November 2018


Loved by God

Nobody loved Jesus more than God did – and just look how it worked out for him. He was “stricken, smitten by God, and afflicted,” “a man of sorrows, and acquainted with grief” (Isaiah 53:3–4; Acts 8:35). He was also betrayed, spit upon; slapped; mocked; beaten; and nailed to a cross and killed (Matthew 26:49, 67, 27:26–31, 50). And why? Because it was God’s “definite plan” to make Jesus suffer and die (Acts 2:23). That’s how God loved him.

The Hong Kierkegaard Library at

Saint Olaf College, Northfield, MN. 

      Søren Kierkegaard (1813–1855), whom we remember on November 11, takes up this conundrum – that being loved by God goes badly for the beloved. He argues that God has to conceal his love for the beloved “beneath… becoming the most unfortunate of all.” That is because God is Spirit and deeply majestic – and so he must keep his love “discernible” only “for eternity” and “not for this life,” which is anything but spiritual and majestic (Journals and Papers, ed. Hong, 3:2446). Because of that divine majesty, “excruciating strenuousness” prevails over “amiable mediocrity” (JP 2:1807). That makes God “most troublesome” and “an enormous weight” on us (JP 3:3181). No wonder Kierkegaard believed that this trouble will also make us hope for Sundays coming but “once a month” so that we’ll have more time to recover from God’s “cudgels” (Journals and Notebooks, ed. Kirmmse, 31:37; JP 2:1807).

      God’s love then is not as the world gives (John 14:27). For indeed “God is always the reverse of man” (JP 2:1807). But rejoice in spite of that, for Jesus has overcome the world (John 16:33).

Pastor Marshall

Pastor Marshall’s Endorsement on the back of Dr. Braaten’s new book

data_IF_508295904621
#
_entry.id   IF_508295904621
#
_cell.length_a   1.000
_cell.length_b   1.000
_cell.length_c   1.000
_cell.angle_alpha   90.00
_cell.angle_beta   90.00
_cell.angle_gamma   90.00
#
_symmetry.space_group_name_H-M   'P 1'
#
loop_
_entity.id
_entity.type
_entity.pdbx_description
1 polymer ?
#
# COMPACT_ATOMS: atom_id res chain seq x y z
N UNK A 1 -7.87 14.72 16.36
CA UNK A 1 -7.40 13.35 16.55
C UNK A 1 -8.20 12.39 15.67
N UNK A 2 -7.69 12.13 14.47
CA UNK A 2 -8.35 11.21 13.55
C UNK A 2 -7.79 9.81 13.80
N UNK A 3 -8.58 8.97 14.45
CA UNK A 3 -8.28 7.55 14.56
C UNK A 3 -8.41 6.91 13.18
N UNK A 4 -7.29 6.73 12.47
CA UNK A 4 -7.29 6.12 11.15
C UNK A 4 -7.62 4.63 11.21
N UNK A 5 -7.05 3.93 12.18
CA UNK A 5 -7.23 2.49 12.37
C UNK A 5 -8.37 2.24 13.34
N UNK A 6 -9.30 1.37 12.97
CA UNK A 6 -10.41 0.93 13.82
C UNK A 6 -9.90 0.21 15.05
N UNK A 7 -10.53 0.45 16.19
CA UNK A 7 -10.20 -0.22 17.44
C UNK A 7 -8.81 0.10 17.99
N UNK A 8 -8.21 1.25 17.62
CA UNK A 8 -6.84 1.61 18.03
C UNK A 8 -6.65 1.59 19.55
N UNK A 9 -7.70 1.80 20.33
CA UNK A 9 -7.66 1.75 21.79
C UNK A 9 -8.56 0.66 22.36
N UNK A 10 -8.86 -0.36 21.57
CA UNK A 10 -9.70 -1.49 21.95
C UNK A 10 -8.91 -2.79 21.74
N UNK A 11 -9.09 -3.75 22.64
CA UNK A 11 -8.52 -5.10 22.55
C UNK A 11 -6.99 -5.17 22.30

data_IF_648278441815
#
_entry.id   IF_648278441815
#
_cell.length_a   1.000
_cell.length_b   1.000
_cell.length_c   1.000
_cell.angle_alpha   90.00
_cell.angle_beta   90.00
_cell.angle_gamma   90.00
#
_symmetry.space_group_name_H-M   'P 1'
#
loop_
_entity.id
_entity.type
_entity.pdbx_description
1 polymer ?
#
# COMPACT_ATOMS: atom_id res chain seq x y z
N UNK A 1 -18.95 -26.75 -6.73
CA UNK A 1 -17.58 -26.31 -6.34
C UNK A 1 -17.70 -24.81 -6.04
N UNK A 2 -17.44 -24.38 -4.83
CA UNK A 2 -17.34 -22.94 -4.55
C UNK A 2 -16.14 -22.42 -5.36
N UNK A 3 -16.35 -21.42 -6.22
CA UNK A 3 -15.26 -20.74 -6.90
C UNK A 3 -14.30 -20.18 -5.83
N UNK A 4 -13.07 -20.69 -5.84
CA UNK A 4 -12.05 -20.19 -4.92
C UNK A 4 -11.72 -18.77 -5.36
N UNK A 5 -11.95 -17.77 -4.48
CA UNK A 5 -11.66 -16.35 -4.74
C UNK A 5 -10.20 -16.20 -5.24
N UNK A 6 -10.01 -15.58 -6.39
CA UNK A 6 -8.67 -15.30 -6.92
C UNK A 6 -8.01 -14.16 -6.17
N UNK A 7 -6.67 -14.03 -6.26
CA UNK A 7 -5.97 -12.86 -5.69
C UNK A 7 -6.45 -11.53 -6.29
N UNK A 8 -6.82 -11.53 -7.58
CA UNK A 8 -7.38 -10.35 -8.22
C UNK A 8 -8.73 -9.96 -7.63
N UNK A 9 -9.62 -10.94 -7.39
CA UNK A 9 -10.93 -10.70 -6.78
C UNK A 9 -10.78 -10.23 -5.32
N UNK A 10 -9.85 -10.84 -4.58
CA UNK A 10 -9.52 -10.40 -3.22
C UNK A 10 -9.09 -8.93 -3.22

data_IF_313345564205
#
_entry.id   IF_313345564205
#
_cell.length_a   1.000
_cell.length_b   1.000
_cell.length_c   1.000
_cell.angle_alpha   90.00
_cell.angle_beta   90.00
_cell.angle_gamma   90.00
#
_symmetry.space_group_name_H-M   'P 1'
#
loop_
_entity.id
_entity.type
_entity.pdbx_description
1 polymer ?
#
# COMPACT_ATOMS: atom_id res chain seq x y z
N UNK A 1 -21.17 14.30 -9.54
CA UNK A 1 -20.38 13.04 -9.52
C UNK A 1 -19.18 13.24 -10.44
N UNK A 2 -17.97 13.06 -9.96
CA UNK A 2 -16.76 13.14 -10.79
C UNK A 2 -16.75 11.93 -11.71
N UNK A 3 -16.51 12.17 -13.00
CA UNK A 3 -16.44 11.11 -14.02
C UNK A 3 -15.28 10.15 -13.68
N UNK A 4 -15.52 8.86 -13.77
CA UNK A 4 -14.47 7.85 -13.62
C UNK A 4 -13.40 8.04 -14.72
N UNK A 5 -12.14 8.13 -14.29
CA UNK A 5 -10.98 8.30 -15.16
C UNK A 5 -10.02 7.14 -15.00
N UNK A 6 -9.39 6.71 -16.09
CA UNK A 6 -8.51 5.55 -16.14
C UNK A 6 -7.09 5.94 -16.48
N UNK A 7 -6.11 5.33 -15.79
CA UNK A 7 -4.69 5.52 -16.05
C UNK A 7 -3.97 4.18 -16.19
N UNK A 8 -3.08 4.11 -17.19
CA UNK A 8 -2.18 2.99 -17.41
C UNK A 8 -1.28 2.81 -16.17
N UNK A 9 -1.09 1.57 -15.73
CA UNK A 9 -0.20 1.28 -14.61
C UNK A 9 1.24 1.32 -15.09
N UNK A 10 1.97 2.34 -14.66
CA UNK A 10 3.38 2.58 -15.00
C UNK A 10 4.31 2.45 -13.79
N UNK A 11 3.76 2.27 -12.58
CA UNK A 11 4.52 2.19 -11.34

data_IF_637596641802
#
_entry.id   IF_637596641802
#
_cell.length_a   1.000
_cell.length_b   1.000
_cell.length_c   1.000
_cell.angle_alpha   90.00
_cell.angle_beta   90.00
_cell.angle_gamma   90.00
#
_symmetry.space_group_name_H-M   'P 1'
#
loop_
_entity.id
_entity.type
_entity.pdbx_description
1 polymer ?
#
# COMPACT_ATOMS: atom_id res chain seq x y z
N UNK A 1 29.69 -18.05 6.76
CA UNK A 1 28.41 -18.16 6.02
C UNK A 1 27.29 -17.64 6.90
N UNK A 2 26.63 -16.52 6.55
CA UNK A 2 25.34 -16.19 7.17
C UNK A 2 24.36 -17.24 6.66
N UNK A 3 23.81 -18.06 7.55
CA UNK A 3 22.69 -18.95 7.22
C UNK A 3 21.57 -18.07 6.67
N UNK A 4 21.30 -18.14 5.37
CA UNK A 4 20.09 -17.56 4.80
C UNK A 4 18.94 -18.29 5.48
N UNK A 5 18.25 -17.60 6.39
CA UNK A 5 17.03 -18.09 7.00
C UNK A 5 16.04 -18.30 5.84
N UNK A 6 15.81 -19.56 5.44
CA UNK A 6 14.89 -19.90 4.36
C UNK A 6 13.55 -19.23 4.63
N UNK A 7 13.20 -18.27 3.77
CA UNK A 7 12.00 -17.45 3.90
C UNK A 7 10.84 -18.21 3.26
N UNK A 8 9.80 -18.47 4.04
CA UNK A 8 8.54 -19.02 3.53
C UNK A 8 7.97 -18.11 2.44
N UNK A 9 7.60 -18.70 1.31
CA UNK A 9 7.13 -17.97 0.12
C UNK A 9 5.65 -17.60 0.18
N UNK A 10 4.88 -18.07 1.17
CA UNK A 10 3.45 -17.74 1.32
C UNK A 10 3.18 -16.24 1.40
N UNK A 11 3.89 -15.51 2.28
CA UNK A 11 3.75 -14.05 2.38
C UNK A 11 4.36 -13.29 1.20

Parish Festival Celebration

On Sunday, November 4th, we will gather together to give thanks for our community of faithful, baptized servants of God.

       8:00 am  Holy Eucharist – chapel

     10:30 am  Festival Eucharist – nave

           with Festival Procession.

On this rich day of the church year we gather to remember our calling as God's saints, rededicating our lives to God's service and rejoicing in the ministry of Christ.  This day we also join the Church Catholic in affirming our belief in "the communion of saints" remembering all those faithful who have died in Christ.


     Also, join us for the All Saints’ Litany, Thursday, November 1st, for our Columbarium Liturgy and Holy Eucharist.  Plan to attend this solemn occasion at 11:45 am in the nave. 


     The season of Pentecost and the Church Year will end with the celebration of the kingship of Christ at the Sunday morning liturgies, November 25th.  On this day we strengthen the belief that Christ is above all and that every authority is under Him (Ephesians 1.21).  We rejoice that the one who is, who was and is to come (Revelation 1:8) is the King and Lord of all! 


     PRESIDENT'S Bob Baker